Historian al-Ni’ma b. Hilala of the scholarly al-Sabi family collected a small library of 1,000 volumes and granted access to some students. Meri also notes that the scholars travelling in quest of knowledge had the opportunity of visiting many libraries as Avicenna (d. 1037) did. Having seeing the library of Samanid King Nuh b. Mansur in Bokhara, Avicenna wrote, “I found many rooms filled with books with [...] one room allotted to each science.” He found some rare books including a few of Greek origin. He visited libraries in Khwarizm, Hamadan and Isfahan.

The Buyids (945-1055) were a relatively progressive Persian dynasty who took a great interest in books. Rukn al-Dawla of Rayy (modern Tehran) had a large library. Al-Sahib ibn Abbad (d.995) also had a library in Rayy that reportedly, perhaps in exaggeration, had over 200,000 books. When Mahmud of Ghazni, a staunch Sunni, invaded Rayy in 1029, he had some of these books burnt, and some scholars killed, for being “heretical” Shi’ite, and sent the rest to Ghazni. A Buyid vizier founded an Abode of Knowledge in Baghdad with 10,000 books. The library was destroyed during Tughral Beg’s march on Baghdad in 1059. It is no wonder then that Rayy and Baghdad produced a large number of scholars. Bahram b. Mafanna, a vizier of the Buyids, established a library at Firuzabad in Fars with 7,000 books of which 4,000 were in the handwriting of two Ibn Muqla brothers. A son of a Buyid caliph had a library of 15,000 books in Basra.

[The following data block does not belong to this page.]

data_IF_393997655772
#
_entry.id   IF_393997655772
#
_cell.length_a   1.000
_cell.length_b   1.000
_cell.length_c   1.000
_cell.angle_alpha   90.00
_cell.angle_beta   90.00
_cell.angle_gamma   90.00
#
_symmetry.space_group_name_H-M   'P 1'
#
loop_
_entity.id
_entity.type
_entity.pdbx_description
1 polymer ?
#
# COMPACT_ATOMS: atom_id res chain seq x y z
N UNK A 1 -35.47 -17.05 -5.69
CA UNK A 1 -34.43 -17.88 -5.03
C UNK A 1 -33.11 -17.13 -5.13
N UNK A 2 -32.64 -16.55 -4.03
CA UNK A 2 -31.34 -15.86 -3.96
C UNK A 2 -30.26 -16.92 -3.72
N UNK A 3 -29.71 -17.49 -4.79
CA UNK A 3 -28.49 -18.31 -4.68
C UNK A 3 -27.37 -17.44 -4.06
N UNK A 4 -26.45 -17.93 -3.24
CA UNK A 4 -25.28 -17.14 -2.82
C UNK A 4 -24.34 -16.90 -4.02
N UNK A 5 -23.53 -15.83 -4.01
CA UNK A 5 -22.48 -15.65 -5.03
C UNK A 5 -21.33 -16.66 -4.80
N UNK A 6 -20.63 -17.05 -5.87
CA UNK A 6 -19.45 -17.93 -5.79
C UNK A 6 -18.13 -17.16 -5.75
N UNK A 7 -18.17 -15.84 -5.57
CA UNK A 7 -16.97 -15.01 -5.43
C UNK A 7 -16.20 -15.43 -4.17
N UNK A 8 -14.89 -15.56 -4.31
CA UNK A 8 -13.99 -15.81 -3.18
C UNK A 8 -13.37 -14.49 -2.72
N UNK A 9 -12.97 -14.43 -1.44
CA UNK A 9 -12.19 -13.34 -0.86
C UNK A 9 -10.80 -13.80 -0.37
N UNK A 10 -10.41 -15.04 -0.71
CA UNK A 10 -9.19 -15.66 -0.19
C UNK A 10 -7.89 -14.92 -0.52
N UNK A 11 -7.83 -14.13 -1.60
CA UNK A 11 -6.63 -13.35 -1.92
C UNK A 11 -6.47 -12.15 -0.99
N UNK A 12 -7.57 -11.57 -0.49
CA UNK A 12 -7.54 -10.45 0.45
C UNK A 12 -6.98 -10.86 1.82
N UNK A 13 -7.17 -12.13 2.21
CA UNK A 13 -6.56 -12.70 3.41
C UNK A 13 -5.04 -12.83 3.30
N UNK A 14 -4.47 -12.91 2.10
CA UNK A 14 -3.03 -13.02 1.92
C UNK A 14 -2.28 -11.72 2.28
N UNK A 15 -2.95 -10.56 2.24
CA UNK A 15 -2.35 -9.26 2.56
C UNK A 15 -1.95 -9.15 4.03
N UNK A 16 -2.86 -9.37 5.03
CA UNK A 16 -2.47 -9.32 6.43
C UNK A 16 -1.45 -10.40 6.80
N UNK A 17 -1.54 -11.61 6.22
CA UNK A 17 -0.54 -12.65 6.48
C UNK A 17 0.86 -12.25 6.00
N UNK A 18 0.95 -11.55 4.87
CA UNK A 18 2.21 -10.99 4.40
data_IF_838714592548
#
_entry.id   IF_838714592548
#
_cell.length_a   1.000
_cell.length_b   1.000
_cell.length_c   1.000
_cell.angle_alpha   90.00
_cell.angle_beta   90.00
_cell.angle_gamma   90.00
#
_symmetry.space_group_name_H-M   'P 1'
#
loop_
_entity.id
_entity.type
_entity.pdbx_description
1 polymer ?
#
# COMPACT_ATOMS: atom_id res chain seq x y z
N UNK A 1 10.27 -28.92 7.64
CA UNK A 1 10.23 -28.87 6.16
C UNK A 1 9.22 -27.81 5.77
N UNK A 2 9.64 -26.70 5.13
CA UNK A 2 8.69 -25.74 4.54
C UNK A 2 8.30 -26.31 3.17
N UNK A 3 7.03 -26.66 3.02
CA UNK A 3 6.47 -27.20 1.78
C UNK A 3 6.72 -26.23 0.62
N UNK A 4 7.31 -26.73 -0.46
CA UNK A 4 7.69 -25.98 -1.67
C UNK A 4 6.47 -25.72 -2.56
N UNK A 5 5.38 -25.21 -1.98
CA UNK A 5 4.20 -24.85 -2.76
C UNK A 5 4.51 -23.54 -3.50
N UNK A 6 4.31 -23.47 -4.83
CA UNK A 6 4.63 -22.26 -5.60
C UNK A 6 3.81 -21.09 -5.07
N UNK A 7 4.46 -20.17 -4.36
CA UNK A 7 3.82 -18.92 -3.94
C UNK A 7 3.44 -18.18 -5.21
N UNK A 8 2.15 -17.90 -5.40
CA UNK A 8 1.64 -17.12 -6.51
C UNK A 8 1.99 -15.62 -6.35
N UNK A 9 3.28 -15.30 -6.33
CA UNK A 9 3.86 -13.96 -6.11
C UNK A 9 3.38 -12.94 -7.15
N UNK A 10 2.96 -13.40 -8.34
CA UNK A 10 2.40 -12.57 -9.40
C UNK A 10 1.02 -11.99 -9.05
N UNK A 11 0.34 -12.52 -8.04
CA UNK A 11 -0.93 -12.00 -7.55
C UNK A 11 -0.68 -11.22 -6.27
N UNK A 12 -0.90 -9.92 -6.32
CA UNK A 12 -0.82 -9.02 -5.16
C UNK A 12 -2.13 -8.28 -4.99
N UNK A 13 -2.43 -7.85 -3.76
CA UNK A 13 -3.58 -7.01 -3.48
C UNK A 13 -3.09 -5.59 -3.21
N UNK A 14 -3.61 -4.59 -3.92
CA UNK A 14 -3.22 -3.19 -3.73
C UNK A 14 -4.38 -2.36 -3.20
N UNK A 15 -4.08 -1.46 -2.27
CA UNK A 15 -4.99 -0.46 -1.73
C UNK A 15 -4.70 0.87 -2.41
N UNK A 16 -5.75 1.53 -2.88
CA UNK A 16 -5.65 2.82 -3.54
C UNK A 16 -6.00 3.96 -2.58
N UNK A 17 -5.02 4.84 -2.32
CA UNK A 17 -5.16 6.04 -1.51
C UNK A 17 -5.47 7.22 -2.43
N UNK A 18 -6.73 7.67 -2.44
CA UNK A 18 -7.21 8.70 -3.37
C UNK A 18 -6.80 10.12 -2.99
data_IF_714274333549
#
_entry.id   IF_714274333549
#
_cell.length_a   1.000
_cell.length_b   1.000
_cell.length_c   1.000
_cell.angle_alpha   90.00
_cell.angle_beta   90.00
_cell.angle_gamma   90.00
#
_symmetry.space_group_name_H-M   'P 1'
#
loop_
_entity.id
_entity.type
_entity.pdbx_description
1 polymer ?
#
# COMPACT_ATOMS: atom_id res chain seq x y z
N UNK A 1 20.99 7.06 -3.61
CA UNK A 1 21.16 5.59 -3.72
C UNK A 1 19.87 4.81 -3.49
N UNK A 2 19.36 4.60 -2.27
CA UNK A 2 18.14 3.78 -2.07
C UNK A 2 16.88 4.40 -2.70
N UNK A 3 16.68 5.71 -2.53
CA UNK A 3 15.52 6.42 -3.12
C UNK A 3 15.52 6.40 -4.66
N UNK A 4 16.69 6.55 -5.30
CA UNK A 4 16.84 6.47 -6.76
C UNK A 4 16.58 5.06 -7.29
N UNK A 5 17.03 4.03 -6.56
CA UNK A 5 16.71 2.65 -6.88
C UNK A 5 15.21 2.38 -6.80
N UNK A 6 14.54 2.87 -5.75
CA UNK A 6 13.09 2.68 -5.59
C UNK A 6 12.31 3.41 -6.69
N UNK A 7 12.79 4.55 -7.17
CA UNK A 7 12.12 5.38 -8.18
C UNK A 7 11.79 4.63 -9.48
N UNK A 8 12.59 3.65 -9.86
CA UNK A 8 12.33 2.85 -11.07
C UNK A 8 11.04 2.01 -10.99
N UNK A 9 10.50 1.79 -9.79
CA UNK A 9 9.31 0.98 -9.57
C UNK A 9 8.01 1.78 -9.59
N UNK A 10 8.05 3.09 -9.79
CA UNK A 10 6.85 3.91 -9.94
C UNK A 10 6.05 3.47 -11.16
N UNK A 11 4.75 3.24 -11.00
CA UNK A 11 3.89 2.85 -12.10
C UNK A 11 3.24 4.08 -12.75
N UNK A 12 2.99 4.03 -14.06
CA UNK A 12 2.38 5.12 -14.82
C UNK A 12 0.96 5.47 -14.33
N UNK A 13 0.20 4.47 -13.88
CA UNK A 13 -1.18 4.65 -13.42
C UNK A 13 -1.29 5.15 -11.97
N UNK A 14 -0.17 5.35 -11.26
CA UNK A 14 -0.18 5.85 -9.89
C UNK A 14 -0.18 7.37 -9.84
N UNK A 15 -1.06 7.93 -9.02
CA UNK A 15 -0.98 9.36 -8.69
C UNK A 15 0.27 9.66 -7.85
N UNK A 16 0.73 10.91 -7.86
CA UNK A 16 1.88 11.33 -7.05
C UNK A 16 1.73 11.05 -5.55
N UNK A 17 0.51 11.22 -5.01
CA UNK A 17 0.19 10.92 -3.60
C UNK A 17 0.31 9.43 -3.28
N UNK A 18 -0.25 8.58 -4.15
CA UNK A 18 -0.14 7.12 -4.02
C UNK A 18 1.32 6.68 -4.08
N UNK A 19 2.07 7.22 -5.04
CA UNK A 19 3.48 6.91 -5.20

According to Meri, almost every madrassah in Baghdad had a library of its own. The ones attached to the renowned Nizamiyya and Mustansiriyya colleges were remarkable for their size. When al-Waqidi the historian died in 822, he left behind six hundred book cases and that explains his remarkably detailed history of the Muslim conquest of Syria. Two contemporary theologians, Imam ibn-Hanbal (d.855) and Yahya b. Ma’in (d.847), each had thousands of books on religion. A Zaydi scholar is supposed to have paid 100 dinars, a fortune in the mid-10th century, to have his books moved. The mosque of Imam Abu Hanifa, too, had a large library in Baghdad.

During the Golden Age of Islamic intellect, there was a rich culture of books and libraries, which nourished research and scholarship, producing a large number of scientists, medics, philosophers and historians. There are now large collections of Arabic manuscripts at Berlin, Dublin, Leiden, Escorial, London, Oxford, Paris and in various museums and institutes in the US.

It is, therefore, tragic that the Muslim world has largely lost interest in reading and writing. The current centers of learning are in the Western and the Far Eastern nations. Even India now produces a prodigious number of writers and copious amount of books; a fact that is reflected in its economic and technological power.

If the Muslim world has to regain its lost glory, it has to develop a culture of reading and writing.

Parvez Mahmood retired as a Group Captain from PAF and is now a software engineer. He lives in Islamabad and writes on social and historical issues. He can be reached at

Parvez Mahmood retired as a Group Captain from the Pakistan Air Force (PAF) and is now a software engineer. He lives in Islamabad and writes on social and historical issues. He can be reached at: